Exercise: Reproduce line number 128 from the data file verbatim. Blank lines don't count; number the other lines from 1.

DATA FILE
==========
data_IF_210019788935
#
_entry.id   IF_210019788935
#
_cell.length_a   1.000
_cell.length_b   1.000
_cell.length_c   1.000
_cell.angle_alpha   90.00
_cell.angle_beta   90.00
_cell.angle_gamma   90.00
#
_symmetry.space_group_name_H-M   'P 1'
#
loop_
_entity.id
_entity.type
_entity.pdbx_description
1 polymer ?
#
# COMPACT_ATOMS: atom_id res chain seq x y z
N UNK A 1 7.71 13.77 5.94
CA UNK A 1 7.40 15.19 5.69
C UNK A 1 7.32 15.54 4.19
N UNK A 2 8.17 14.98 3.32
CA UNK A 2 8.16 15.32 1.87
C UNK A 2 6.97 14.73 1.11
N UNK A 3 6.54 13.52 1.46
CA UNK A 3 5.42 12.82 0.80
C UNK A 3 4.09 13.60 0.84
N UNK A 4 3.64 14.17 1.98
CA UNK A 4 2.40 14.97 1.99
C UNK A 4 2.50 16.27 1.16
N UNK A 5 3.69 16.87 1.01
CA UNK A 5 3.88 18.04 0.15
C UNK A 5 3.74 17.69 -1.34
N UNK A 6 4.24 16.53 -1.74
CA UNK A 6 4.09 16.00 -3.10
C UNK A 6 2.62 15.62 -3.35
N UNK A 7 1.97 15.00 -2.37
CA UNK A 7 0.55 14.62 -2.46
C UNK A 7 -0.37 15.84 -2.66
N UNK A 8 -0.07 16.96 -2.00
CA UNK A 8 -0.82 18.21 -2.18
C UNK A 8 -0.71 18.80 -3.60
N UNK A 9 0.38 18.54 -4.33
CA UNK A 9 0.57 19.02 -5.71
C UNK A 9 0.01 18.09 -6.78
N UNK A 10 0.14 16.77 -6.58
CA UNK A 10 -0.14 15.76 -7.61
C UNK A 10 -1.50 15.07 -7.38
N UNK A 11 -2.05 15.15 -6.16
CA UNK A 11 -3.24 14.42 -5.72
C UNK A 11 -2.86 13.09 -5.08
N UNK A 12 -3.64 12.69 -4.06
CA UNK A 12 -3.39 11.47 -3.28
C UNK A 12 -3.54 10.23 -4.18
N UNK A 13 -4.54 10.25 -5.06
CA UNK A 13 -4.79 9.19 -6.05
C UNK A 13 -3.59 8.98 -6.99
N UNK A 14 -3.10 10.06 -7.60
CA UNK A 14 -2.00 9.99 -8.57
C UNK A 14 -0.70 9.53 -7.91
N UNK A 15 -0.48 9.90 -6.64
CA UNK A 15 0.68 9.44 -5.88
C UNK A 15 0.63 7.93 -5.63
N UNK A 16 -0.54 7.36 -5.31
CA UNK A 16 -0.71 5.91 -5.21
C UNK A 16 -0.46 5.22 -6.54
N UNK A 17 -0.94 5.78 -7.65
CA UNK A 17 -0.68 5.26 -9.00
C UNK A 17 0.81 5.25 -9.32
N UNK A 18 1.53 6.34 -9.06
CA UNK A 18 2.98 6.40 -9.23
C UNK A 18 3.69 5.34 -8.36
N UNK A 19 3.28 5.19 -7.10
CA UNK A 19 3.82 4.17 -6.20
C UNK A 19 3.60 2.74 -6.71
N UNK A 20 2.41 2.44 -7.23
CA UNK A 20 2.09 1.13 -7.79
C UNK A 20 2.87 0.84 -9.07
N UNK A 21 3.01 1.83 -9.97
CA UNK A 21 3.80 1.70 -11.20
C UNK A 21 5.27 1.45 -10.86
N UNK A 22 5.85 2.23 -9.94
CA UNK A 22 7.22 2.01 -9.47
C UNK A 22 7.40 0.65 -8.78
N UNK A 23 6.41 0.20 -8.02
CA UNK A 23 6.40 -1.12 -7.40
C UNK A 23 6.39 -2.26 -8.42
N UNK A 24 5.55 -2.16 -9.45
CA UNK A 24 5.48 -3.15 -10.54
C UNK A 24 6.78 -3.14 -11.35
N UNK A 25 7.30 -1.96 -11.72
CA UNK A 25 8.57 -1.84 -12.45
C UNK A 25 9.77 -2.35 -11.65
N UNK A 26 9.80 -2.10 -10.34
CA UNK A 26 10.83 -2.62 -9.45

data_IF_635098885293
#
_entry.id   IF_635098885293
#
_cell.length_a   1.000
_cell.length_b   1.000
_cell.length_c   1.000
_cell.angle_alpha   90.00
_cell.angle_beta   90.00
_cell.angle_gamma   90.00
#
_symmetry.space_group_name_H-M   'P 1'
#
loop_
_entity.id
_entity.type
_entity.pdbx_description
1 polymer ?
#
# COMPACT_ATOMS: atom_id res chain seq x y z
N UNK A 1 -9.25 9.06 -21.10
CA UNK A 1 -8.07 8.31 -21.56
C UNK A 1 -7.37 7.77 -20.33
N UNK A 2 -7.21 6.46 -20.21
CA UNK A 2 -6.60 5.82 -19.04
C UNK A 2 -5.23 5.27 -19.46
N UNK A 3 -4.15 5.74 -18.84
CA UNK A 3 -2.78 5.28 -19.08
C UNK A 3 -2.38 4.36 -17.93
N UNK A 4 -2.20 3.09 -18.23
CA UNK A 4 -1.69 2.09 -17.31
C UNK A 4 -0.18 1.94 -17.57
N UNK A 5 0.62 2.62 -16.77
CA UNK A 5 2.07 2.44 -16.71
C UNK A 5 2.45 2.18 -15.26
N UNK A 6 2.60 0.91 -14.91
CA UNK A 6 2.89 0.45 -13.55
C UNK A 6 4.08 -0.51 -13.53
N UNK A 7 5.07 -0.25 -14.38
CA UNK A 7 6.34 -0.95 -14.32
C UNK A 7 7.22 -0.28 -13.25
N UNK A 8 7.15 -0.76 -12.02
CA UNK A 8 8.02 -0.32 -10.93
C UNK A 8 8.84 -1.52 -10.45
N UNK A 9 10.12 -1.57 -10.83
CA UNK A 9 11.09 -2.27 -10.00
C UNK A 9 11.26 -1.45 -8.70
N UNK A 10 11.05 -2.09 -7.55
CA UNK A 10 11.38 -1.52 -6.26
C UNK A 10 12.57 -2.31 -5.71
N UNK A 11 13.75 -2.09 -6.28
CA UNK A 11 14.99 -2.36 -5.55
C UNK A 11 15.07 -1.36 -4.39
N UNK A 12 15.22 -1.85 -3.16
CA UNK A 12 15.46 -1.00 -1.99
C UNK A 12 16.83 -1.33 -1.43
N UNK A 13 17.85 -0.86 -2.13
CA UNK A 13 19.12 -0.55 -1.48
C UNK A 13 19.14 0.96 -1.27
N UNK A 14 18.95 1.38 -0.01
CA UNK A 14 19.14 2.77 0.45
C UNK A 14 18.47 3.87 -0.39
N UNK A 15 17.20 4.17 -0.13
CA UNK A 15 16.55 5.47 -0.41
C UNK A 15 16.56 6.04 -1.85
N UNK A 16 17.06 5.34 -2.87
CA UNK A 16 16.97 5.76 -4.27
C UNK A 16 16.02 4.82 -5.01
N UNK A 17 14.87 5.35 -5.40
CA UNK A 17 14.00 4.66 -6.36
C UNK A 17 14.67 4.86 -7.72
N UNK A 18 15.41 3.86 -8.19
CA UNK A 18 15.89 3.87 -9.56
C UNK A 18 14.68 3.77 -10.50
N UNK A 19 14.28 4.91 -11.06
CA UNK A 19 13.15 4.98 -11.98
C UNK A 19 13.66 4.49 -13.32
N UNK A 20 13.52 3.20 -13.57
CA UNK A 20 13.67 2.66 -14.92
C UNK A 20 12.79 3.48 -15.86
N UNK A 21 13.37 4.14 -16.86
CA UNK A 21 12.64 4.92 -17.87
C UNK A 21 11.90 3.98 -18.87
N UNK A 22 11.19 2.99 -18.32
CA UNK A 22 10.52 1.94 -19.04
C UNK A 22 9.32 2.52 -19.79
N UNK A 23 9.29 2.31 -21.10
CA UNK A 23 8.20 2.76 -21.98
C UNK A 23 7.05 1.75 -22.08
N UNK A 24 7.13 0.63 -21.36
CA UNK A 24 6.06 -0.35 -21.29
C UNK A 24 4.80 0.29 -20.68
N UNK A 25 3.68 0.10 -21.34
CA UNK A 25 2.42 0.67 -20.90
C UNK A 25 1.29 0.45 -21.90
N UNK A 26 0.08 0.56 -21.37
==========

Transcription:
CA UNK A 4 -1.69 2.09 -17.31